For more than a decade, Lance Armstrong has denied ever taking performance-enhancing drugs. But now, amid new allegations against Armstrong by former teammate Tyler Hamilton, federal agent Jeff Novitzky may have the evidence he needs to bring him down. Men’s Journal ran this story in our October 2010 issue.
It would be easier to accept Armstrong’s innocence if it weren’t for all the damning circumstantial evidence that has piled up around him. First, there are all the people who’ve been associated with Armstrong who’ve accused him of doping.
In 2004 Armstrong was sued by Mike Anderson, his bike mechanic and personal assistant, who alleged that while cleaning Armstrong’s apartment in Spain (to prepare for a visit by Sheryl Crow), he had discovered a box of Androgen, a popular steroid hormone, in the bathroom. Soon afterward, he claimed, Armstrong fired him. Armstrong quietly settled the case, and Anderson has not been heard from since.
Earlier, in 2002, a longtime U.S. Postal Service soigneur (or masseuse) named Emma O’Reilly told The Sunday Times of London journalist David Walsh that she had been sent to Spain to pick up a bag containing what she believed was some sort of doping product and delivered it to Armstrong outside a McDonald’s in Nice, France. And a onetime Motorola teammate named Stephen Swart told Walsh that Armstrong had expressed strong interest in doping as early as 1995 — the year he began working with Dr. Michele Ferrari, the Italian trainer who is invariably described as “controversial.” In European cycling circles, Ferrari has had a dodgy reputation since the mid-1990s, when he famously proclaimed EPO safe as orange juice. Armstrong kept mum about his work with Ferrari — not mentioning him in either of his two books — until journalist Walsh “outed” him in 2001.
Until Landis’s allegations, it had been fairly easy for Armstrong and his partisans to dismiss Walsh a crank, but less so now. For example, Walsh wrote about how Armstrong cut a check to UCI for $25,000 in 2002; in 2005 his management company, CSE, sent UCI another $100,000 — (ostensibly, or perhaps ironically) to purchase a Sysmex blood-testing machine. Walsh raised the obvious conflict of interest of a star athlete “donating” to his sports league’s watchdogs. Landis says these funds were a bribe — to cover up a positive test for banned drugs in 2002.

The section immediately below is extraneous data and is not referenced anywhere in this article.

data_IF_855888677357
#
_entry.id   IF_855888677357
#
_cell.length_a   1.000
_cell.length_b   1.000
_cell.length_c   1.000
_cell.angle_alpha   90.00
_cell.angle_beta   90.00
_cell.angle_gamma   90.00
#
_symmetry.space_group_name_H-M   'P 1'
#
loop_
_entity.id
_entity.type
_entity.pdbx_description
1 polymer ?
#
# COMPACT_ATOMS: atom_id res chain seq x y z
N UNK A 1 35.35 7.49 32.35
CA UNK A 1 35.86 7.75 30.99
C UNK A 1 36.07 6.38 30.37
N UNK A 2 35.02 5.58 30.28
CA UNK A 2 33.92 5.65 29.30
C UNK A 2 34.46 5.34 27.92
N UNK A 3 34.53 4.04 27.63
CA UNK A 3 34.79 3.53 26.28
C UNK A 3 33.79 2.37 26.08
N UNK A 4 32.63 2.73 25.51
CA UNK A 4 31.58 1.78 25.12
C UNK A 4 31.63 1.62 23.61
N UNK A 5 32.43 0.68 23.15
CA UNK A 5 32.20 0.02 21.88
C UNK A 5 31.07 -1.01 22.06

Walsh also unearthed one of the oddest and most persistent stories of all: the infamous “hospital-room incident.” While Armstrong was in the hospital in the fall of 1996, newly diagnosed with cancer, he allegedly admitted to doctors that he had taken EPO, testosterone, cortisone, steroids, and human growth hormone. The sources for the story turned out to be two of Armstrong’s closest friends, his teammate Frankie Andreu and his wife, Betsy. Armstrong denied the story, but it resurfaced in a 2004 lawsuit that Armstrong filed against a promotions company called SCA, which had promised Armstrong a $5 million bonus for winning a sixth Tour. In 2004 SCA had refused to pay the bonus on the grounds that Armstrong had doped to win.
The hospital-room story became a key issue in the SCA case. The Andreus testified that it happened; Armstrong said it did not, and one of his doctors submitted an affidavit saying he had never heard the cyclist mention using performance-enhancing drugs. The key witness, though, was a woman named Stephanie McIlvain, who was also in the room that day. (McIlvian worked for Oakley, the sunglasses company, another Armstrong sponsor.) Under oath McIlvain testified that the so-called “cancer confession” had never taken place. The lawsuit was decided in Armstrong’s favor. But according to Greg LeMond, McIlvain admitted to him the year before, “I was in that room. I heard it.”
It’s shaky evidence, but it suggests Jeff Novitzky could catch Armstrong’s friends and teammates, as well as associates like McIlvain, failing to keep their story straight.